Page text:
Of course, the global venture industry is going through the same tough times. Even here in the U.S., fundraising is down dramatically, investors in VC firms are reneging on their commitments, and the firms themselves are being forced to dramatically cut the size of their funds. It would be hard enough if Israel only had these macro-economic issues to contend with, but many believe the latest Israeli military offensive, and its repercussions, could prove a fatal blow to the Israeli VC industry.
“Up till now the industry wasn’t terribly effected by the political situation,” said Lucy Marcus of Marcus Venture Consulting, a London-based consulting firm with a number of Israeli clients. “It just meant the VCs in Israel would have to travel to the U.S. or Europe because nobody would go there. But with the recent escalation in terror and fighting, outside investors have become much more nervous. There is now little doubt that the political climate is affecting the economic climate.” As the conflict grows, she says, so will investor unease. The result, say many observers, could be a massive withdrawal of funds from the Israeli venture market.
Still, some Israeli VCs steadfastly deny the current Mideast crisis is having any impact on their business. “People invest in Israel because it has some of the greatest technology startups in the world,” says Tali Aben, a general partner with Gemini Israel Funds. “People will continue to invest in Israel because Israeli startups and venture firms make them money. This has nothing to do with the political situation.”
Meanwhile, U.S. venture firms that have established a strong presence in Israel, such as Accel Partners, Sequoia Capital, Benchmark Capital and Greylock, all says they have no intention of packing their bags. But increased violence-or the real possibility of a full-blown war-would certainly force them to back away from the market.
These firms are willing to tolerate a moderate level of tension in the region, so when Greylock first announced its intention to take an active role in Israel some nine months ago, its limited partners-the pension funds, endowments and wealthy individuals who invest in VC firms-were comfortable with the idea. But the situation today is clearly more volatile that it was then. “We are careful to update our limited partner base on how we see things, and so far they are fine,” says Greylock’s Mor. “But if the [bad] news out of Israel continues for months, not just weeks, then all bets could be off.”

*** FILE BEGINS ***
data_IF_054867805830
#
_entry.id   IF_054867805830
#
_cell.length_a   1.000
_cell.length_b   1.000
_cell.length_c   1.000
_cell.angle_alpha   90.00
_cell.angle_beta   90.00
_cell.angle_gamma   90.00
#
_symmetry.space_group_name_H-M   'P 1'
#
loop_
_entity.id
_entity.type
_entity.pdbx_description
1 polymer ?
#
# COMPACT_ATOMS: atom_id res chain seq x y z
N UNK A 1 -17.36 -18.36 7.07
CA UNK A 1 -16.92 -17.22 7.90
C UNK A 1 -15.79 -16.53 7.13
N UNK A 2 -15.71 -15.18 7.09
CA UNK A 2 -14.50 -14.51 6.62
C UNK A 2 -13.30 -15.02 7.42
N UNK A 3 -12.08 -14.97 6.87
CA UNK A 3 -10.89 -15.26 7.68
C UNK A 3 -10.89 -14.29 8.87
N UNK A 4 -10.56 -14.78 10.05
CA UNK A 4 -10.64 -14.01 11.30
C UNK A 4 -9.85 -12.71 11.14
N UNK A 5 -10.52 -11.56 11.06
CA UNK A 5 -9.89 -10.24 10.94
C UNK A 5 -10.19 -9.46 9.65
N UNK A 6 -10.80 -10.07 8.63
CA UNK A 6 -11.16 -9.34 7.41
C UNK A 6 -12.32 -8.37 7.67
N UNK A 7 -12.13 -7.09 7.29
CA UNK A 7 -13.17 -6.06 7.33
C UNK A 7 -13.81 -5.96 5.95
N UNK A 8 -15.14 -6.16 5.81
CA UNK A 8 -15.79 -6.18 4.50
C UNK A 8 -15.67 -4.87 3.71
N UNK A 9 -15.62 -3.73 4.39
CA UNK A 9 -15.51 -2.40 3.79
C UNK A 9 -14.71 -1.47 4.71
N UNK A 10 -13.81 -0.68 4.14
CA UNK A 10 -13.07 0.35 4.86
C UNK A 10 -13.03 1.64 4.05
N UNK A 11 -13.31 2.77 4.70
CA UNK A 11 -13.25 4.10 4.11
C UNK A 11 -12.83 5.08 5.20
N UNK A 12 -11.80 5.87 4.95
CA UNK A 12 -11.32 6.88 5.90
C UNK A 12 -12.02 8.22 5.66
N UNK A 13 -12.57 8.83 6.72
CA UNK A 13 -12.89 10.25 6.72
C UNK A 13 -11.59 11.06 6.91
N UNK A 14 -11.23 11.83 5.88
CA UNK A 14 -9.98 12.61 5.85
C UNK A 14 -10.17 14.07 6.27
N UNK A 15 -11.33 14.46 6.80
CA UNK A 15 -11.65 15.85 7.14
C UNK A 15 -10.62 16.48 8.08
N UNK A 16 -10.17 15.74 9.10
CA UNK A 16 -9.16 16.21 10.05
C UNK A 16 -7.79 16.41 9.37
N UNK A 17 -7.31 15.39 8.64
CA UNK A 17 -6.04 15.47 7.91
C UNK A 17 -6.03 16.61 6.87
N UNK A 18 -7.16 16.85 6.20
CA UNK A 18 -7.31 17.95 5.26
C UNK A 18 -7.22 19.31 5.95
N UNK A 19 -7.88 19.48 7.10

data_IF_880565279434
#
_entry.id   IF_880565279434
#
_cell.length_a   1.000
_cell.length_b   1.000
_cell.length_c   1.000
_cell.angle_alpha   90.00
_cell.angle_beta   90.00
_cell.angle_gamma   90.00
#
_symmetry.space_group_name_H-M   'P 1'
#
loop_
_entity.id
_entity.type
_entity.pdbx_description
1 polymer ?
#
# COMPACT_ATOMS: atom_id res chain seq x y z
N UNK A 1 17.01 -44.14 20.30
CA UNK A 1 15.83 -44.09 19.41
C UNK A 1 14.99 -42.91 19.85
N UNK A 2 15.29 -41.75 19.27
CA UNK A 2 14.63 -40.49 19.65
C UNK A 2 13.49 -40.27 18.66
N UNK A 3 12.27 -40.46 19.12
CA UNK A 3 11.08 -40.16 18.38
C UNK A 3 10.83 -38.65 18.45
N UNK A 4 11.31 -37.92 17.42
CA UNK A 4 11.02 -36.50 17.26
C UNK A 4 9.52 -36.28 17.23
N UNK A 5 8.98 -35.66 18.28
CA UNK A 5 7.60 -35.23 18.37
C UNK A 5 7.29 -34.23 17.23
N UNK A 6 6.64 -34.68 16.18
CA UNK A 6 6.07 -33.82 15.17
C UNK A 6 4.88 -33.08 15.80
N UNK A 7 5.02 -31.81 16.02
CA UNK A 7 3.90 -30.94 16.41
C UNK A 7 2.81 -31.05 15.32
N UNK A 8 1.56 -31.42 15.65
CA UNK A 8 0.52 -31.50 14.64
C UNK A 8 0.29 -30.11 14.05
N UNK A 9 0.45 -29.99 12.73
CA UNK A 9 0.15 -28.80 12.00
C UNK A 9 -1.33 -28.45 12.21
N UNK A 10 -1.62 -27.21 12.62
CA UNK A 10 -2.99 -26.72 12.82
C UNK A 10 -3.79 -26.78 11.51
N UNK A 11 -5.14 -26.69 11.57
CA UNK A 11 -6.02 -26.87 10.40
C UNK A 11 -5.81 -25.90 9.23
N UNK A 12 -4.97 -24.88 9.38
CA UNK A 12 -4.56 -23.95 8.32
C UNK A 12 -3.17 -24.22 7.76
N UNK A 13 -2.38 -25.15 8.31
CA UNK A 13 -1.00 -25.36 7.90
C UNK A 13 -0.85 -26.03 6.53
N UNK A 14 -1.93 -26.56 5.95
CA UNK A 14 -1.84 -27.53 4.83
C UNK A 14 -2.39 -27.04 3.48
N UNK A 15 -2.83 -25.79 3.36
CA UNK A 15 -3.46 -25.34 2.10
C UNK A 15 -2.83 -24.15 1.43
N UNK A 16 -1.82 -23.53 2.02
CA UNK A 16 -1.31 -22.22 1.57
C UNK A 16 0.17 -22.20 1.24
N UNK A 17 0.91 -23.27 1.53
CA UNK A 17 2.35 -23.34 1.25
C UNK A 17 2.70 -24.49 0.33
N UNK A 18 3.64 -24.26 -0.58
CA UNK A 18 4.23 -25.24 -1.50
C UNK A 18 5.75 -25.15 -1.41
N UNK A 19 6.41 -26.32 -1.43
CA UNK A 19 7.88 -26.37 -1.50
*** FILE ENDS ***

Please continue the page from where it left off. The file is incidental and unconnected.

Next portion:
Erel Margalit of JVP is also sensitive to his limited partners, especially since more than 95% of his firm’s $400 million fund came from investors outside Israel. Israel prospered in the late 1990s because everyone from Japanese conglomerates to the government of Singapore to pension funds from Scandinavia felt the region was steadily moving toward a lasting peace, he says. Now it is imperative that some sort of settlement be put back on the table, he explains. “Our investor don’t care when exactly the peace agreement gets signed, but they do need to know that we are in fact moving in the direction of peace.” At the recent Israel Venture Association conference-which was attended by Israeli prime minister Ariel Sharon-Margalit and other leading VCs expressed their concerns, and their desire for a negotiated peace settlement, directly to the prime minister.
Ever hopeful of peace, the venture community is pressing ahead. Deals are still getting done and fundraising efforts remain in overdrive. But investors both inside and outside the region are starting to wonder how much longer business can continue as usual.